The character of Dustin is part Napoleon Dynamite, part Seymour from “Ghost World.” He’s a nerdy outsider with a passion for the past, and on the surface, an indie film staple. But Ingram dials back the eccentricity as much as the script allows, lifting the character above the level of cliché. The film could probably live without his underwear dancing scene, but the movie and its director Keith Bearden treat Tobe with respect and not just a quirky collection of personality tics.
As good as Ingram is, this is Catrall’s show. She’s left her “Sex and the City” Louboutins behind to present a rough and ready portrait of a woman on the downside of life. It’s hard not to relate Monica nee Linda’s struggles to create a life outside of her screen persona to Cattrall’s own close identification to Samantha Jones. Linda is not Monica, and Kim is not Samantha and the actress’s performance in this film should go a long way to dampening that association. If anyone sees this small indie film it should establish Cattrall as one of the more interesting performers in her age range.
I was sold on the film after one scene which feels comedic in the moment, but reveals itself to be dripping with pathos. Dustin and Linda have fought, and she’s in tears. Unsure of what to do he asks her an autograph, thinking that he’s about to be asked to leave and will likely never see her again. She flips from wounded woman to porn professional in a heartbeat and asks, “Do you want it on your underwear?”
Funny line, but not a funny situation as it reveals the tawdry way that Monica has learned to approach relationships.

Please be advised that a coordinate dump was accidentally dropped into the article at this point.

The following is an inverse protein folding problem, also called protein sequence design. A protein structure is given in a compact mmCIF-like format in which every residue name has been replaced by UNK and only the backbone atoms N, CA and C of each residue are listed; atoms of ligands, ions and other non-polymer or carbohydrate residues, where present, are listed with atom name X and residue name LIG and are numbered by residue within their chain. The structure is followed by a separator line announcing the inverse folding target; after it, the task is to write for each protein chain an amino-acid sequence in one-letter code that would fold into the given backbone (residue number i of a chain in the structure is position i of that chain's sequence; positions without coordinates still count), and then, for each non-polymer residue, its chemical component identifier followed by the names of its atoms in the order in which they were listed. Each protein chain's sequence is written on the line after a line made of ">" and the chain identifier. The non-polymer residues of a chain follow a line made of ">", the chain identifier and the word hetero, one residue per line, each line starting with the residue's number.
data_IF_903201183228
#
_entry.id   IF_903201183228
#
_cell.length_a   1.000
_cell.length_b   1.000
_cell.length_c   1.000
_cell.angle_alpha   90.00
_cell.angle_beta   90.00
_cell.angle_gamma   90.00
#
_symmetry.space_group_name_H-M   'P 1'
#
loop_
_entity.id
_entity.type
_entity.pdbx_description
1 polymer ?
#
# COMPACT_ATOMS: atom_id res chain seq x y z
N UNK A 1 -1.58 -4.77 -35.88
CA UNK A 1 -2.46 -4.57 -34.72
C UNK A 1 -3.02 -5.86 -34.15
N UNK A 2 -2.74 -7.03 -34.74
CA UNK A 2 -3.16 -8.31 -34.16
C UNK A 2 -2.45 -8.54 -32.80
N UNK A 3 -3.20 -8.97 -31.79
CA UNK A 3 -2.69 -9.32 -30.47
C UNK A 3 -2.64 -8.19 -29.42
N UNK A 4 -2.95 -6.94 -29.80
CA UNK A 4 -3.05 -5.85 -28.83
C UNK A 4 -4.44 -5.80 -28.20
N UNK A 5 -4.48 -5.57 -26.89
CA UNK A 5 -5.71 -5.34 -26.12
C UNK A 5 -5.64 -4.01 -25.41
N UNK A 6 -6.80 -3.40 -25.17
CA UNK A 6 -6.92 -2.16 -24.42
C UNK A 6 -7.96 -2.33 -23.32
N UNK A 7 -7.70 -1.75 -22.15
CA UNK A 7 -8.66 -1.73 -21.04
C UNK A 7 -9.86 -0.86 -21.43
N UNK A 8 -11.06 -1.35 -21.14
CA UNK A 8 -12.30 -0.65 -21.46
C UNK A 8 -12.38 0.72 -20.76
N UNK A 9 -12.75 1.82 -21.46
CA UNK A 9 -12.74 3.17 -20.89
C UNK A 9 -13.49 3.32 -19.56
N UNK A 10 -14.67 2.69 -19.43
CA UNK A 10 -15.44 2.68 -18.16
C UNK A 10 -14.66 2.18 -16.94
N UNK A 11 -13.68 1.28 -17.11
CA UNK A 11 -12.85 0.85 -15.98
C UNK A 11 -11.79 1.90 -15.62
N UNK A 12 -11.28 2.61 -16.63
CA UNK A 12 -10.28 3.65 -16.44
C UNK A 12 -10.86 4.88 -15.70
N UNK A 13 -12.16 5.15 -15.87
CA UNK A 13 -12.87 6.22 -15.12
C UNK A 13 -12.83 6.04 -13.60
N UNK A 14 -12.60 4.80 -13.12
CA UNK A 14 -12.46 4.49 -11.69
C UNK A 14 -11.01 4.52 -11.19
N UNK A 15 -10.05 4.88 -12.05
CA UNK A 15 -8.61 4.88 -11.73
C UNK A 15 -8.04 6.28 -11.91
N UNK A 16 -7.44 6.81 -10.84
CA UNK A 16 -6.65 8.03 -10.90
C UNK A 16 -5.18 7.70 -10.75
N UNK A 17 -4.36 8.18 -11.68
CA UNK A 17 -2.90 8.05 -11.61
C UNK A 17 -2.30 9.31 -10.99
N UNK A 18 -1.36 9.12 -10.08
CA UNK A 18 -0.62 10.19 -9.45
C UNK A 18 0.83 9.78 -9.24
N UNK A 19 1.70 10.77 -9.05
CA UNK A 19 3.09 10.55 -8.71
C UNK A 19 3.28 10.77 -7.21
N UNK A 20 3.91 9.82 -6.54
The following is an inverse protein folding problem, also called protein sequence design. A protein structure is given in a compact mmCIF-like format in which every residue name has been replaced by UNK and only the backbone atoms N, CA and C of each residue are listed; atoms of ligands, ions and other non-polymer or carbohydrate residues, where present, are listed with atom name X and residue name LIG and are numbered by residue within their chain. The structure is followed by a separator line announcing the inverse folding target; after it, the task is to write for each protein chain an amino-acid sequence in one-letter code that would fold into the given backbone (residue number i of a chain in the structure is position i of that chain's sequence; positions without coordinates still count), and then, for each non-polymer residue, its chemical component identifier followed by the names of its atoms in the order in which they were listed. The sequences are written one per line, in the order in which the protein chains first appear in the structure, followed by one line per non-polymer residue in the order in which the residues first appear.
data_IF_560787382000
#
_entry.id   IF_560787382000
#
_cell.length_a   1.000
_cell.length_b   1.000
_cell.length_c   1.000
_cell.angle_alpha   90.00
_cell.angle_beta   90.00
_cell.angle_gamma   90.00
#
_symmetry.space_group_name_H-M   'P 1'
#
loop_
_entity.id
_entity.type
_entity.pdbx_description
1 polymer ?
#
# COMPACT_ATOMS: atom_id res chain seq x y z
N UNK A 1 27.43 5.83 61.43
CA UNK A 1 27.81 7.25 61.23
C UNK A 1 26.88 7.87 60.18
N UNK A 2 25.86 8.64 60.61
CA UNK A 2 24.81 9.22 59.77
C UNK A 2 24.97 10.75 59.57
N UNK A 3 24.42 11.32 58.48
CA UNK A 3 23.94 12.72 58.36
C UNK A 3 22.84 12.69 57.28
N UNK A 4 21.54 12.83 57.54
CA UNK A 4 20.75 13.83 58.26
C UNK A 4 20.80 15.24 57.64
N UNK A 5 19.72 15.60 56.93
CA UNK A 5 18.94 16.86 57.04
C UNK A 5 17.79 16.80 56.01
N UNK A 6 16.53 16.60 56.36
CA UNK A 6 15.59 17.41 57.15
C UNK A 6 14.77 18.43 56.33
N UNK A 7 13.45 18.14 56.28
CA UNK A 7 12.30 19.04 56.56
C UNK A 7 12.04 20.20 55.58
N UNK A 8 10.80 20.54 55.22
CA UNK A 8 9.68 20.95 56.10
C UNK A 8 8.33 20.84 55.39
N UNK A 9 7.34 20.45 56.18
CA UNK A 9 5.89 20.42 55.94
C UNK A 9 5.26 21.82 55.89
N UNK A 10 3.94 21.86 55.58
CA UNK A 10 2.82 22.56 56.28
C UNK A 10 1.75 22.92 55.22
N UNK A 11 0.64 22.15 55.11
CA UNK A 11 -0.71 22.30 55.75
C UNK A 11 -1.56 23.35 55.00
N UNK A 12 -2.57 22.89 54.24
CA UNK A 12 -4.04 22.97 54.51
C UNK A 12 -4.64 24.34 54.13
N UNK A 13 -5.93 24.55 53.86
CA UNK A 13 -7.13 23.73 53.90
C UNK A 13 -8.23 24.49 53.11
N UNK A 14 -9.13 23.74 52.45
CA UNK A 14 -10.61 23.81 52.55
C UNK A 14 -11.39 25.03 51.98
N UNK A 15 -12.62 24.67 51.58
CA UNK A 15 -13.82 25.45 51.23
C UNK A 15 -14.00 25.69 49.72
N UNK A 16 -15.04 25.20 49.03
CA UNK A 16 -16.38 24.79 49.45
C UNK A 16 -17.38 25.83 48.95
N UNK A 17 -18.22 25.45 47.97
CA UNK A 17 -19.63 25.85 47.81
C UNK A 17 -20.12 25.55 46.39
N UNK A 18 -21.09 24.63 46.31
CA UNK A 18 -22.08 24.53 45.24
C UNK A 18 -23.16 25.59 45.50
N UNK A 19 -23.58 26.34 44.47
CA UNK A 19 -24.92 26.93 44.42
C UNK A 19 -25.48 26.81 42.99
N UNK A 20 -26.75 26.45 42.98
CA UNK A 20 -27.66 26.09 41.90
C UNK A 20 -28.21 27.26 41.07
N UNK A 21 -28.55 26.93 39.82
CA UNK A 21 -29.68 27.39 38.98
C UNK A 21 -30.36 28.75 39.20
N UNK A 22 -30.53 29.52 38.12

“Meet Monica Velour” could have been just another idiosyncratic indie film, relying on the entertainment value of its quirky characters but Bearden and Cattrall, aided by an able supporting cast, including a scene stealing Brian Dennehy, brings real warmth to the story.
Kim Cattrall wants you to see her new movie Meet Monica Velour.
She’s been doing a great deal of press, but hasn’t restricted herself to only talking to reporters. Her campaign to find an audience for the film includes talking to everyone who’ll listen.
“I feel like a kid passing out my CVs,” she says, relating a story about a woman who approached her at lunch asking about the name of the movie. Cattrall not only gave her the title, but told her where it was playing and how to get there.
“It’s very blissful for me to tell people about something I think is good and that they might enjoy and possibly need in the sense of it being a reflection of something in their lives.”
In Meet Monica Velour Cattrall, best known as Sex and the City’s iconic Samantha Jones, plays the title character, a former porn star, now a struggling, single mom. Her life changes when she befriends her biggest fan, an awkward 18-year-old boy who learns to accept her for what she is, not for what she was.
“I really believe this film should be seen,” she says. “I feel like such a big mouth famous, but Michael Stipe is a friend of mine, and he brought a bunch of people to see the film. A couple of them were younger and they said, ‘We’ve never seen a film like that. We really enjoyed it. It unfolded in a different way.’
“I thought, yes, it’s not about slamming you, or 3-Ding you, or out electronitizing you,” she laughs, “or whatever the words are! Welcome to stories that are about people. That are subtle and nuanced and detailed and three dimensional. Life is not always about huge meteorites heading toward your planet, it’s sometimes just about a page turn.”
The film represents a bit of a page turn for Cattrall. The glamorous star left the Louboutins behind and gained 20 pounds to play the down-on-her-luck Velour. It’s a role Cattrall has been yearning for.
“I’ve waited my whole life in some ways as an actress to say, ‘Look at me,’” she says, “not the images you cast upon me, but me. That’s fantasy. This is reality.”
It’s a reality she desperately wants to share.
“I think it’s an E-ticket because it takes me on a journey. I want to find more movies like this.”